It's true that Craig Babcock does a superior imitation of a fly and it's true he does a superior imitation of a frog, but the real measure of his art is his ability to enact both at once -- and, while he is at it, the consumption of one by the other.

Mime is an art form that has yet to take off, a fact reaffirmed by the meager audience that showed up for Babcock's opening at the Source Theatre Tuesday night. But this is clearly an accomplished practitioner. He has astonishing control over his limbs and a delightful way of showing his surprise at the strange forces that (he would have us believe) are constantly assaulting the extremities of his person.

In one routine, this stout but muscular performer seems to be stuck in the middle of a vast hydraulic press that decided to close. So he presses his palms to both approaching walls, desperately trying to hold them back, Perils-of-Pauline-style. But the mighty engine is relentless, and Babcock's hands are forced closer and ever-closer until, at last, they go right past each other. Meanwhile, the Babcock head ponders with astonishment the phenomenon that ought to have pulverized him, and after a moment of transcendental recognition, he seems to step through a time warp into another dimension.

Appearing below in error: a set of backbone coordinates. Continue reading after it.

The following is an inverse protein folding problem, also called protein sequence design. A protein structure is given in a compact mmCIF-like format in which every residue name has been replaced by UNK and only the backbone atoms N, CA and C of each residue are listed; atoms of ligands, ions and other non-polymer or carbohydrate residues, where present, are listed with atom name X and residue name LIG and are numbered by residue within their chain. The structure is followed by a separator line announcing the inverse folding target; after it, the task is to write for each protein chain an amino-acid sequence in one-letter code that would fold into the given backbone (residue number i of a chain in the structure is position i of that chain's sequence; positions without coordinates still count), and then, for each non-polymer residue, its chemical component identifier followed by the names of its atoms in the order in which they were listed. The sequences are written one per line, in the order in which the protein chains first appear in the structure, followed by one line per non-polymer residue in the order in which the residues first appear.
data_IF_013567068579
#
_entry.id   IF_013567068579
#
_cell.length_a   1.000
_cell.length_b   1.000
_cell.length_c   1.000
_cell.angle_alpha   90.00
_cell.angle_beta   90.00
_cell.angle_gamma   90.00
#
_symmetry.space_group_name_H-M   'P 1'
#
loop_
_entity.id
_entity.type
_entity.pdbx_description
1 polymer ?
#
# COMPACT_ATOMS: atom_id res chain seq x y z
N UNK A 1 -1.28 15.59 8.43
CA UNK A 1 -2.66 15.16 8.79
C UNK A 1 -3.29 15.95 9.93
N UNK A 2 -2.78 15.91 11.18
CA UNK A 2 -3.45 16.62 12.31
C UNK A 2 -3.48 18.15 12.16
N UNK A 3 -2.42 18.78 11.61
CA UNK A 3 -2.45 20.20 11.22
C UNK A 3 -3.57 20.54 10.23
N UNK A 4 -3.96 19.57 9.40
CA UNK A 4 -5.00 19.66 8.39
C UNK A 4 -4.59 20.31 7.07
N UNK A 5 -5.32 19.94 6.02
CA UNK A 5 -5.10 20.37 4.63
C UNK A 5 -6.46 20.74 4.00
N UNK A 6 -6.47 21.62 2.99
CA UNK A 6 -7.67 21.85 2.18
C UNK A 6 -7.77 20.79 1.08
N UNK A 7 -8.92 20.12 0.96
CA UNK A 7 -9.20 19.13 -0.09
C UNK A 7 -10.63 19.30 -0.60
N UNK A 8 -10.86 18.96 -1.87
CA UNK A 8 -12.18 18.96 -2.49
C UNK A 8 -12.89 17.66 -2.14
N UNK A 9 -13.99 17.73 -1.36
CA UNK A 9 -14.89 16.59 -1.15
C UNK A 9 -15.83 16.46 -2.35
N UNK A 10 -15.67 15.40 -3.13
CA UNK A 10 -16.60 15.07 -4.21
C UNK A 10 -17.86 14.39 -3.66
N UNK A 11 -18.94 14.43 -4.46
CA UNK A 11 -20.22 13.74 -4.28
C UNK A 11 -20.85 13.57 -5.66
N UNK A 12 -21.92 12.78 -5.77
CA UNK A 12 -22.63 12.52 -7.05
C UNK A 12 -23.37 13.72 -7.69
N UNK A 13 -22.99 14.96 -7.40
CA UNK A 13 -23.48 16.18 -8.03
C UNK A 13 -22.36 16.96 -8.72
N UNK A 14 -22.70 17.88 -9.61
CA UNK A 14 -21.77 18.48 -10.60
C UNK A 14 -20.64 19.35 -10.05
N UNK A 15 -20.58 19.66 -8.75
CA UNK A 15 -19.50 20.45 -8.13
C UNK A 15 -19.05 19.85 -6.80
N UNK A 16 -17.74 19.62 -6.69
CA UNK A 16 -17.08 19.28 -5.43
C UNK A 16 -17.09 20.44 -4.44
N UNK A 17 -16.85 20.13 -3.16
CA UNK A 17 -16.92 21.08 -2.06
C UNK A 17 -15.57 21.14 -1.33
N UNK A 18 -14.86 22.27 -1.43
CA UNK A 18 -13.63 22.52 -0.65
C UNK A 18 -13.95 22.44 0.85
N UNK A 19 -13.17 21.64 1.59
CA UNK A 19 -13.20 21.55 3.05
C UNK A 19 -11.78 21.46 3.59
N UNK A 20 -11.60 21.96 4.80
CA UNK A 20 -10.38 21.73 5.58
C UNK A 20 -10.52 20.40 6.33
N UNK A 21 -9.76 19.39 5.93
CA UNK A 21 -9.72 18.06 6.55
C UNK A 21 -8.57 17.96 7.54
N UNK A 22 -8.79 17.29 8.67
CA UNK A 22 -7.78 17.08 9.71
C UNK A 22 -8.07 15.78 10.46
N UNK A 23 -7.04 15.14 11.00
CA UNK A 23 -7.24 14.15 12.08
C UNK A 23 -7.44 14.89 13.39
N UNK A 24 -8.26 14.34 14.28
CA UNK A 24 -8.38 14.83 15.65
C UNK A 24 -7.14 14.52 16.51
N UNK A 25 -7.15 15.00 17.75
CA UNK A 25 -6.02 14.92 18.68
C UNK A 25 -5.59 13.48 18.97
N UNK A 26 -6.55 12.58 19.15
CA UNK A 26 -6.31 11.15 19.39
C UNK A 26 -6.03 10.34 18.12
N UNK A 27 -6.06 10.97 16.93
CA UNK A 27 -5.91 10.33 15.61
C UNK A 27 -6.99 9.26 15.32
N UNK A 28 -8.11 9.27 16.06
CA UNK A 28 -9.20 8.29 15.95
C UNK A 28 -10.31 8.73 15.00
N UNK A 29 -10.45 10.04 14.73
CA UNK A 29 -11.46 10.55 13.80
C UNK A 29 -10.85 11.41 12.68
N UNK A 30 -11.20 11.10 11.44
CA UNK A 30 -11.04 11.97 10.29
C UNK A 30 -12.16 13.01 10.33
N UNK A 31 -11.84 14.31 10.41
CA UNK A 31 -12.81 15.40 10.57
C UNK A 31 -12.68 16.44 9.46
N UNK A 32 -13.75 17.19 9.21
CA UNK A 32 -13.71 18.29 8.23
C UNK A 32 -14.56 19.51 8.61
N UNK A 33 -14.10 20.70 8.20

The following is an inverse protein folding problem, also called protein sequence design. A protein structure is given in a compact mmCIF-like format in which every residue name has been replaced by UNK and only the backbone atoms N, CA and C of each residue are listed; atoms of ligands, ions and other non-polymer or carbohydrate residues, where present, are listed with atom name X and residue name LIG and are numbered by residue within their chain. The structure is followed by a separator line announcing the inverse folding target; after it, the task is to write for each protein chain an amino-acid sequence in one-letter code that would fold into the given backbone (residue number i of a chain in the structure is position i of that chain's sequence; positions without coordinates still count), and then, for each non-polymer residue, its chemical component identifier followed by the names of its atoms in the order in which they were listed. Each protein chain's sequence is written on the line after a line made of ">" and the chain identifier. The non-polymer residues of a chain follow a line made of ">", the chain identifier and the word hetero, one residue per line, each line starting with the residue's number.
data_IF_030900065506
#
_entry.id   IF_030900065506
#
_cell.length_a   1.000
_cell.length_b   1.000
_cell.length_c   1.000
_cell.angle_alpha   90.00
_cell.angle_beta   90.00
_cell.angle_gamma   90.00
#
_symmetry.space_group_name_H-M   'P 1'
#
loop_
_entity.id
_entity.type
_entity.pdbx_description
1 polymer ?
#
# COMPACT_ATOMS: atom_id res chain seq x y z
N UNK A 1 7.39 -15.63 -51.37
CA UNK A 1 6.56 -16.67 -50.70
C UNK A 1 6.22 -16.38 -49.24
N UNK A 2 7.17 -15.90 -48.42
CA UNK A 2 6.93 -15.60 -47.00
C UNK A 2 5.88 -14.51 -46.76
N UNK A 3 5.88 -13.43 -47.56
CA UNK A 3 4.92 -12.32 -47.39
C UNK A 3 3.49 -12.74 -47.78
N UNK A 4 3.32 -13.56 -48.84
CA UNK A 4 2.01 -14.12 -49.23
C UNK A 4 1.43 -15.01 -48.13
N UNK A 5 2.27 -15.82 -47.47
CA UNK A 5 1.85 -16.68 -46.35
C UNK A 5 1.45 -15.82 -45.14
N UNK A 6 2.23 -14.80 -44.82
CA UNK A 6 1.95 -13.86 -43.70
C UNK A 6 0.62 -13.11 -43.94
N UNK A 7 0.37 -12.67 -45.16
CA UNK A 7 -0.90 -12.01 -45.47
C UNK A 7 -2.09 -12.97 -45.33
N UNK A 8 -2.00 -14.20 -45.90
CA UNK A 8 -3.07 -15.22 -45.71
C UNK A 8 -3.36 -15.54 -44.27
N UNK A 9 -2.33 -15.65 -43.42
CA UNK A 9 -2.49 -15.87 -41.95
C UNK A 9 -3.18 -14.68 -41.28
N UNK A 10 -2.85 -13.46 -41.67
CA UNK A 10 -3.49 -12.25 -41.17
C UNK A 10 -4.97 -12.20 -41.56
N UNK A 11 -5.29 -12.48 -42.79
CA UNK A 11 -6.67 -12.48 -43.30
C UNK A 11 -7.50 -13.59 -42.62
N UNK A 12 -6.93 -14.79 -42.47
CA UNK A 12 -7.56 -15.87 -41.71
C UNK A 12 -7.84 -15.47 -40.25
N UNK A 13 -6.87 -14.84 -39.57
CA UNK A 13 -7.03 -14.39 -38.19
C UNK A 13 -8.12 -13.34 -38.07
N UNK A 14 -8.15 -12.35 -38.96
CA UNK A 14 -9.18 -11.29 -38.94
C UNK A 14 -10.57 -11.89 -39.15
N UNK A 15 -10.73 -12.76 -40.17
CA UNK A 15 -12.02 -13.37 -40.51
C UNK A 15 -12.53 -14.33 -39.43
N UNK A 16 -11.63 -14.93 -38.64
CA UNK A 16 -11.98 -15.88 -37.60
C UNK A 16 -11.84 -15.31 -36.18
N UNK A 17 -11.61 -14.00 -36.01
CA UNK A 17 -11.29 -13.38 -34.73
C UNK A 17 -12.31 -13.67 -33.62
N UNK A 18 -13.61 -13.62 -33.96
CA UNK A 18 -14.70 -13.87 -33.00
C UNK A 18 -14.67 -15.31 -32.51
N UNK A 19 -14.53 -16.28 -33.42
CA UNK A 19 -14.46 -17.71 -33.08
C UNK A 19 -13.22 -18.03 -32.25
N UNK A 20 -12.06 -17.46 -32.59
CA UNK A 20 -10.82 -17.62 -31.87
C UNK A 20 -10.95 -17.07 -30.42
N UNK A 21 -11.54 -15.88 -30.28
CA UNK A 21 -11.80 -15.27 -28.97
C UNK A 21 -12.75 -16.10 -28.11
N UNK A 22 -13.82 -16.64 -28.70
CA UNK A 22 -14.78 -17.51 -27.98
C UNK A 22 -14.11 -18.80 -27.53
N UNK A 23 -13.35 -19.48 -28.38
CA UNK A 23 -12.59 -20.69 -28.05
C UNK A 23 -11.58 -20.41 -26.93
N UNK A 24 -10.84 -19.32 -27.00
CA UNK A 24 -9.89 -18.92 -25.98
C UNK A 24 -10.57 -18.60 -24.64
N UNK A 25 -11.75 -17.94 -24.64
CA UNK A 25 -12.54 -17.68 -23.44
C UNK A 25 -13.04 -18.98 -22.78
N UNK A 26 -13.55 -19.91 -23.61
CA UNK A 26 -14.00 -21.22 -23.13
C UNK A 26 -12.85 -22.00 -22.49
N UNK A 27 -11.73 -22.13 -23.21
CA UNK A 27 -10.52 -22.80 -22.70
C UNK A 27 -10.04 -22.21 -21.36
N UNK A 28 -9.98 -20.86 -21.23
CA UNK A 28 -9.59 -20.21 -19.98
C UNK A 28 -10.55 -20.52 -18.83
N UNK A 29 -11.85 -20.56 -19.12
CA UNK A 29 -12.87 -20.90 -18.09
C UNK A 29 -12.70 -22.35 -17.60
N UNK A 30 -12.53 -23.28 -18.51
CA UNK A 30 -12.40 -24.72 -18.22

This is a complicated story to tell without words or props -- and perhaps that wasn't the story he meant to tell. Certainly, his act (which continues through Sunday) has its confusing bits of business, and, on the other hand, some scenes that require such laborious visual clarification that they suffer from an energy crises. But it also offers a rich display of craft and imagination.

And when the animals parade onstage at the end -- frog, fly, rooster, seal, chimpanzee, etc. -- it's almost as much fun as a day at the zoo.